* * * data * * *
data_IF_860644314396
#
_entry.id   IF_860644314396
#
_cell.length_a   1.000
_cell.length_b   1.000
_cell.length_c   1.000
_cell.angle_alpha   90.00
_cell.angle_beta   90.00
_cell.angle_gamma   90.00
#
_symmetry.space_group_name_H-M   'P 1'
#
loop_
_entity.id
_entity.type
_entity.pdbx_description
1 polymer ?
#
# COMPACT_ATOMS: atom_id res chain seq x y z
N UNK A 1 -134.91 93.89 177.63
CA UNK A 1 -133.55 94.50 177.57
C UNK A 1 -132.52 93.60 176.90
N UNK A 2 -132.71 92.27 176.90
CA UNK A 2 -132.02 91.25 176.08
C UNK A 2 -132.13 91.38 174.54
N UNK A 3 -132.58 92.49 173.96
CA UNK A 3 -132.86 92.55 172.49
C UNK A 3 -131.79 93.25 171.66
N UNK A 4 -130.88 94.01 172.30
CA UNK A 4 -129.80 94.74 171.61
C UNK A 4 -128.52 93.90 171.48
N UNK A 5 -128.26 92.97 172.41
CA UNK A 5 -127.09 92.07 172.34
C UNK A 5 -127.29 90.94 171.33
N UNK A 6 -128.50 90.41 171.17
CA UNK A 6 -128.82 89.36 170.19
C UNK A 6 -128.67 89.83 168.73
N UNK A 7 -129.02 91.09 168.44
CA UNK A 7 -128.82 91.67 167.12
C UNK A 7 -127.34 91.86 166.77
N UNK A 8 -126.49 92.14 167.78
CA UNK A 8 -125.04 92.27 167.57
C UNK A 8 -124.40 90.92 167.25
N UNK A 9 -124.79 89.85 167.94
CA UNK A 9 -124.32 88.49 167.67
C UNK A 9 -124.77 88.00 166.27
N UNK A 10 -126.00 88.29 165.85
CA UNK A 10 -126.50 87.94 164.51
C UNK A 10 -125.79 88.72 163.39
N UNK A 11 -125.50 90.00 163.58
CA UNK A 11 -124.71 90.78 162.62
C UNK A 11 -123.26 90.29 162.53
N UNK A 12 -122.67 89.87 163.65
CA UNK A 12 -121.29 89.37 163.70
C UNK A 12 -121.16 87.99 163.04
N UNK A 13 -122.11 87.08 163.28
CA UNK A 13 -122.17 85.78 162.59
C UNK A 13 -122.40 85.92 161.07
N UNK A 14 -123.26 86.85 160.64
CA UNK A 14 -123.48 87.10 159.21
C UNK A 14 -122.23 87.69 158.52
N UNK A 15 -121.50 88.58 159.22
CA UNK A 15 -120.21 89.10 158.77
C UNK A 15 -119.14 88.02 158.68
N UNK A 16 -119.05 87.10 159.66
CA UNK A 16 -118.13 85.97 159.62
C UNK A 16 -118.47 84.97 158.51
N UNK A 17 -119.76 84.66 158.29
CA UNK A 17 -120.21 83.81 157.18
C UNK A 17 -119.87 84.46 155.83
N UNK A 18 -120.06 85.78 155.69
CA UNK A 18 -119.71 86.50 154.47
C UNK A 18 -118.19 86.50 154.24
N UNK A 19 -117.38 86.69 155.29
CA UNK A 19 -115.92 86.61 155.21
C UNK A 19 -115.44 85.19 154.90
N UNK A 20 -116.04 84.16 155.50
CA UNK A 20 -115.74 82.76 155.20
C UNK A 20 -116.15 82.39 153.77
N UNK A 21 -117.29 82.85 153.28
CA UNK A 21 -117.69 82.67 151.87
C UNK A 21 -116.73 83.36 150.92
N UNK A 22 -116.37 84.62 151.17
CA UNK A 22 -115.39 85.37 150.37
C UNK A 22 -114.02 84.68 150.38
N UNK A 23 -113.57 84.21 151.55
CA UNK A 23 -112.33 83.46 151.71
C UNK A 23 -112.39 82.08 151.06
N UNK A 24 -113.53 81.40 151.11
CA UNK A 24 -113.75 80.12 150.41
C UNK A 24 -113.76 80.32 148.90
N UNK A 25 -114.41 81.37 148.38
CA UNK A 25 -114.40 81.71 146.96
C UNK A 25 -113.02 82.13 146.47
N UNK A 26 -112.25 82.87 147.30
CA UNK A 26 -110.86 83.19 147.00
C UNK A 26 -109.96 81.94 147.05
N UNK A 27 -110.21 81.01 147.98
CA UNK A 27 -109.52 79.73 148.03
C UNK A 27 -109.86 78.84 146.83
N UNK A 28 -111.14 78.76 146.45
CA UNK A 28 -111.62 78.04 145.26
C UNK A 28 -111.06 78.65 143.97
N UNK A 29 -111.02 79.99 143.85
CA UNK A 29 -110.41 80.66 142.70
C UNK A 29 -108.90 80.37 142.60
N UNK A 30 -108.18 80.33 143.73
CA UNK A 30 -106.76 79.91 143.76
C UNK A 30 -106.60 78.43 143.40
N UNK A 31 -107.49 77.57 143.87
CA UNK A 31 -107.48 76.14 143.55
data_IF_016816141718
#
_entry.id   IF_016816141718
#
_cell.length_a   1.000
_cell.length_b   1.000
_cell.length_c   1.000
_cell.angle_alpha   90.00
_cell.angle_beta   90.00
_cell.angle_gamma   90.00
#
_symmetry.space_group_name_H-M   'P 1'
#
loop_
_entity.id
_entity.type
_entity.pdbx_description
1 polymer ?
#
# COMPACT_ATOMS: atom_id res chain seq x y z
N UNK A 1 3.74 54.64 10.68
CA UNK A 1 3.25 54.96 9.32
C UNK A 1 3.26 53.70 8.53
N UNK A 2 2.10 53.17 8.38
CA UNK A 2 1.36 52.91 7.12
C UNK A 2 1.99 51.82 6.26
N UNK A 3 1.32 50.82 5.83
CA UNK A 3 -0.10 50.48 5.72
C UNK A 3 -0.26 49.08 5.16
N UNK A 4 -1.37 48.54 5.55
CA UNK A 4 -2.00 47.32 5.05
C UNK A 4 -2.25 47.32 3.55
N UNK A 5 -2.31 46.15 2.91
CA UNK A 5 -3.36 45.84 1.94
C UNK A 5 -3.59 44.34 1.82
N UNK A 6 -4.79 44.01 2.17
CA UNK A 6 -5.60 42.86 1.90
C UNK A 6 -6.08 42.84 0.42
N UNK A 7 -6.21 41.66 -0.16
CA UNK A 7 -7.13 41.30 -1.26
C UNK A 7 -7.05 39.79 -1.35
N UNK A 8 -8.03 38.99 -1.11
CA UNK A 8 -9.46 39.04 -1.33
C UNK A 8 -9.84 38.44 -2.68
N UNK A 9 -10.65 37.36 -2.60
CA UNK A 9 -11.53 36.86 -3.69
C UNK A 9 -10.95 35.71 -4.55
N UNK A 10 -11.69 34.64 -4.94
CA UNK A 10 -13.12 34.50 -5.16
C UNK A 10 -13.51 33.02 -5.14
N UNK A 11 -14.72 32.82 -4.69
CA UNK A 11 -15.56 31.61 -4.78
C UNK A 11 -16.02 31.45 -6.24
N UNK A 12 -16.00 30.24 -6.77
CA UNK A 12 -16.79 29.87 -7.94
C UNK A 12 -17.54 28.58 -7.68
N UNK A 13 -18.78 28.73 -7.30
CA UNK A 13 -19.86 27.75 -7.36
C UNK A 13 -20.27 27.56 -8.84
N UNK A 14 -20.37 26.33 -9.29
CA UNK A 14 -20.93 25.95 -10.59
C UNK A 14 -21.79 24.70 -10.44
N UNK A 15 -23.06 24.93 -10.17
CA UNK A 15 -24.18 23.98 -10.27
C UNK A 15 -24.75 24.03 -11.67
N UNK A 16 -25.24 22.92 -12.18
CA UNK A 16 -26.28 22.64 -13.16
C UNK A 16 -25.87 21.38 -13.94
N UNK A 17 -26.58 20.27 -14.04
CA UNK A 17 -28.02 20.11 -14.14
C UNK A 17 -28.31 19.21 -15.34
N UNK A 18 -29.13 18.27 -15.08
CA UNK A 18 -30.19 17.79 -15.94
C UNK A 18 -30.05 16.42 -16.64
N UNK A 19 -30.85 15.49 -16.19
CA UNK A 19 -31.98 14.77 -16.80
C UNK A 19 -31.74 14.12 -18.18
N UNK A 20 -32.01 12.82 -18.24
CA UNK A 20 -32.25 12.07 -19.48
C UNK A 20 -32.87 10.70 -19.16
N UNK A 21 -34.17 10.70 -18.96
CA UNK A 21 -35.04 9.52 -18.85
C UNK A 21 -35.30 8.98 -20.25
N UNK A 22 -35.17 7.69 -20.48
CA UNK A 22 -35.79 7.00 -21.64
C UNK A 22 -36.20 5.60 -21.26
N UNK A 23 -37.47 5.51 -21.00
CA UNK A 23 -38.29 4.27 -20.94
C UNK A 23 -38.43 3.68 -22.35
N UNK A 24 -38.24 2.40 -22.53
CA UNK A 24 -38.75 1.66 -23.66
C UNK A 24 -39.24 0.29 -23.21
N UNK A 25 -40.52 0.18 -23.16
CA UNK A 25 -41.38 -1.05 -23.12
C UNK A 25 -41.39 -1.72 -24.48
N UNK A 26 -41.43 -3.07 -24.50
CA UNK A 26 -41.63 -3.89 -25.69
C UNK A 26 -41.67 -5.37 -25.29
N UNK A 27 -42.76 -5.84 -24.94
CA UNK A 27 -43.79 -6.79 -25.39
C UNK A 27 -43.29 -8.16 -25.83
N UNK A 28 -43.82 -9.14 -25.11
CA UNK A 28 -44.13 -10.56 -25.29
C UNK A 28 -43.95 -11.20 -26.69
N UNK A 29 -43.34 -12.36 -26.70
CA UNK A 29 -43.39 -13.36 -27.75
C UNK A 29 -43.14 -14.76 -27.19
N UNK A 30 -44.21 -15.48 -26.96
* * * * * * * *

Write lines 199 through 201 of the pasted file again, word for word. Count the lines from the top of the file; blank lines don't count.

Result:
N UNK A 23 -37.47 5.51 -21.00
CA UNK A 23 -38.29 4.27 -20.94
C UNK A 23 -38.43 3.68 -22.35